I am Jim Battan, Founder and CEO of Builts Corp, a real estate technology startup focused on the residential real estate marketplace. I started the company because of eye-opening insights gained during the buying and selling of my own homes both via agents and FSBO (two FSBO sales, one agent sale, one FSBO buy, and two agent buys). What is usually referred to as a "complex" real estate transaction is primitive compared to many "hard tech" industries (airplane mfg, autonomous driving, and space exploration, e.g.). Granted I have a Mensa-level IQ, but it was very easy for me to FSBO, despite many impediments by the real estate ecosystem and confusion because of the varying laws, procedures, etc. My further extensive research over the past 18 months has shown that the real estate industry in the US is clearly anti-competitive and very unfair to the American consumer, and commission costs are so exorbitant as to prevent mobility of those wanting to move to more desirable locations. Despite my findings of numerous obstacles to a well-functioning marketplace, I will focus my concerns on the Workshop's four questions.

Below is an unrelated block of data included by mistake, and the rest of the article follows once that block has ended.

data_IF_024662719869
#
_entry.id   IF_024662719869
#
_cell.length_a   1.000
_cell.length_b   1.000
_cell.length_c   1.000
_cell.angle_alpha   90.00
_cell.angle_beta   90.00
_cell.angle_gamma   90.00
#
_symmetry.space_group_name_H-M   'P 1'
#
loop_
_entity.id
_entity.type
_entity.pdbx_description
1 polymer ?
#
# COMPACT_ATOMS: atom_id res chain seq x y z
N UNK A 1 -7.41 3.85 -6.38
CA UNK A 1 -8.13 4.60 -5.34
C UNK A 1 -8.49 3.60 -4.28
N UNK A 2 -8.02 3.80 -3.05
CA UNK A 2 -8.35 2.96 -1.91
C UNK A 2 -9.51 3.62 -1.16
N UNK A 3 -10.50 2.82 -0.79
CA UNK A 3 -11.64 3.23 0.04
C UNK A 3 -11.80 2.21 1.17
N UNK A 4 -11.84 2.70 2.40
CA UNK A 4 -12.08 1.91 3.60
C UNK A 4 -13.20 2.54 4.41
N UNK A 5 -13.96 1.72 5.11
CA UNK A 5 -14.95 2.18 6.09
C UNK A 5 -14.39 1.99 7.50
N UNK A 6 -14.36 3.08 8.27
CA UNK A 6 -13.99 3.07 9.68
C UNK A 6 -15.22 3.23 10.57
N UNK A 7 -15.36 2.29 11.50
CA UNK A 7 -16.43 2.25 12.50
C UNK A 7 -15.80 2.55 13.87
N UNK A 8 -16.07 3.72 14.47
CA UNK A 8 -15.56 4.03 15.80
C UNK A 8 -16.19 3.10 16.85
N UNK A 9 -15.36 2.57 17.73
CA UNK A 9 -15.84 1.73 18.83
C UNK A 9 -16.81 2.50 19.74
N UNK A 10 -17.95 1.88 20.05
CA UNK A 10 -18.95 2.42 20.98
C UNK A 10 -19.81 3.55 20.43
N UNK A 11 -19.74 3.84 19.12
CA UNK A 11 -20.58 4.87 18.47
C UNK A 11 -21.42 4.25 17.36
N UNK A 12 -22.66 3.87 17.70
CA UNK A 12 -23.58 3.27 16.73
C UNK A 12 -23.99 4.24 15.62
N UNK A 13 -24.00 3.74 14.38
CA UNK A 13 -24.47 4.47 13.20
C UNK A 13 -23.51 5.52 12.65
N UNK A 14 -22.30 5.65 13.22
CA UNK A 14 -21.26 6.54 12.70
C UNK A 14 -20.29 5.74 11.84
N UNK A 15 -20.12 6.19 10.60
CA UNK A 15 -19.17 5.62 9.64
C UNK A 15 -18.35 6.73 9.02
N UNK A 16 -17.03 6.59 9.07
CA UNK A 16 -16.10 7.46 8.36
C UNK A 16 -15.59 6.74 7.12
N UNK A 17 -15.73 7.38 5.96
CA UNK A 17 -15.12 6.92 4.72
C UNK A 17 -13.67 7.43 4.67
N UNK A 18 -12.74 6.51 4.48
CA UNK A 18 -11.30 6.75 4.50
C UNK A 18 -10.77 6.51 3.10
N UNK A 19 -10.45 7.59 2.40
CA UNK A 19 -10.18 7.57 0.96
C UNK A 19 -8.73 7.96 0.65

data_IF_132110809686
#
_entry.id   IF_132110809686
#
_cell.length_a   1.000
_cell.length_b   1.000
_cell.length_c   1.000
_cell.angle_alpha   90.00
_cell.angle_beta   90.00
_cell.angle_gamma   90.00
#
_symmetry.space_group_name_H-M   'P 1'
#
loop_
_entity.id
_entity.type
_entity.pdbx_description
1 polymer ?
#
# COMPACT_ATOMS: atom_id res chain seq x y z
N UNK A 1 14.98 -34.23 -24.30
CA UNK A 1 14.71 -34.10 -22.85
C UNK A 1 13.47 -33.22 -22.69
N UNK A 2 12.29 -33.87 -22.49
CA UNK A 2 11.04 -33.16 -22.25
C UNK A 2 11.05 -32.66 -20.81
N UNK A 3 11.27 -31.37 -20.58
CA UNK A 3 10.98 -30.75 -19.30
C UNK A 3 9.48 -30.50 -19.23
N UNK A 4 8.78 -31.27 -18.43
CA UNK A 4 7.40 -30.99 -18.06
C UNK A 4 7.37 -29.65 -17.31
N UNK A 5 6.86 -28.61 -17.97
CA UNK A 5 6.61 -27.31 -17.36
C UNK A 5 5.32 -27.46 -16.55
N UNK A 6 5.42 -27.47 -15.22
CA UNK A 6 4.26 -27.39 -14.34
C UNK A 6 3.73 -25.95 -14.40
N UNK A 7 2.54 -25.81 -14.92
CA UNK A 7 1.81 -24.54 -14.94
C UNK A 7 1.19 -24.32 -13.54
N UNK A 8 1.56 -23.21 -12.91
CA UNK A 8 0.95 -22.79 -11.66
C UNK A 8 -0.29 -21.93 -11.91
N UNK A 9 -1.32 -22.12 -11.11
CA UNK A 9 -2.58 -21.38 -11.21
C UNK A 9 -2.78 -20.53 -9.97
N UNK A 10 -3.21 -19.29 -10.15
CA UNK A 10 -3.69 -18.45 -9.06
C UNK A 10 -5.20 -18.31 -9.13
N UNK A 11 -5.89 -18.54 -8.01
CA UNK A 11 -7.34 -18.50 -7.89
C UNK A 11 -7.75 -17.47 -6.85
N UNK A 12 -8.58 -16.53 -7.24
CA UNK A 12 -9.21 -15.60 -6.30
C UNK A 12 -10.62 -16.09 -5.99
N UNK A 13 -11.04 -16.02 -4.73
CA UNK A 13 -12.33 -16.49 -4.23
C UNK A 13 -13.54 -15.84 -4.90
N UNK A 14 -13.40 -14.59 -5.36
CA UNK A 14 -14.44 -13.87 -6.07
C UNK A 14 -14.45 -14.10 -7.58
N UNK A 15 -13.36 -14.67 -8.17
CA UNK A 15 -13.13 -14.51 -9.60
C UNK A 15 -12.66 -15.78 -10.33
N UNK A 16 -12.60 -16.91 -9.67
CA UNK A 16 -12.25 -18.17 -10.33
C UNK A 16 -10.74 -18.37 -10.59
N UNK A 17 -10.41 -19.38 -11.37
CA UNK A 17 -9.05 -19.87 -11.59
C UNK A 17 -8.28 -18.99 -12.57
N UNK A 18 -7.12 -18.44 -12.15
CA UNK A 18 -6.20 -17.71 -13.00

There has been a huge amount of competition entering the marketplace over the past ten years. New agents continue to flood an already oversaturated profession, brokerage models have changed to increase competition between traditional full-service agents, pocket listings have increased, reduced commission companies are gaining traction, and the Internet is making the availability of information about neighborhoods and homes much more accessible to the average consumer. In today's hot market, it's almost trivial to sell a home by any method. It has become clear that many people can do most of the work of finding suitable properties for sale without the assistance of an agent, and people who complete their own taxes using software that hides the 3.9 million words in the US tax code could certainly do FSBO if they had a platform that walks them through the process. The percentage fees that brokers charge has largely remained static, and with increasing home prices, the commission amounts are eye watering. But the work an agent does is largely the same regardless of the price of a home, so in high-value markets, consumers have to pay so much in commission that they could instead have sent their child through community college or bought a new car. Consumers are generally happy with the services an agent provides, but feel taken by the extremely high commissions. Ironically, due to the huge overhead of being an agent, with association and MLS fees, brokerage cuts, marketing costs, etc, most agents don't make a lot of money. There has been an industry-internal vocal push to "raise the bar", for it is astonishingly easy to become an agent, and there are numerous incompetent ones that give the industry a bad rap.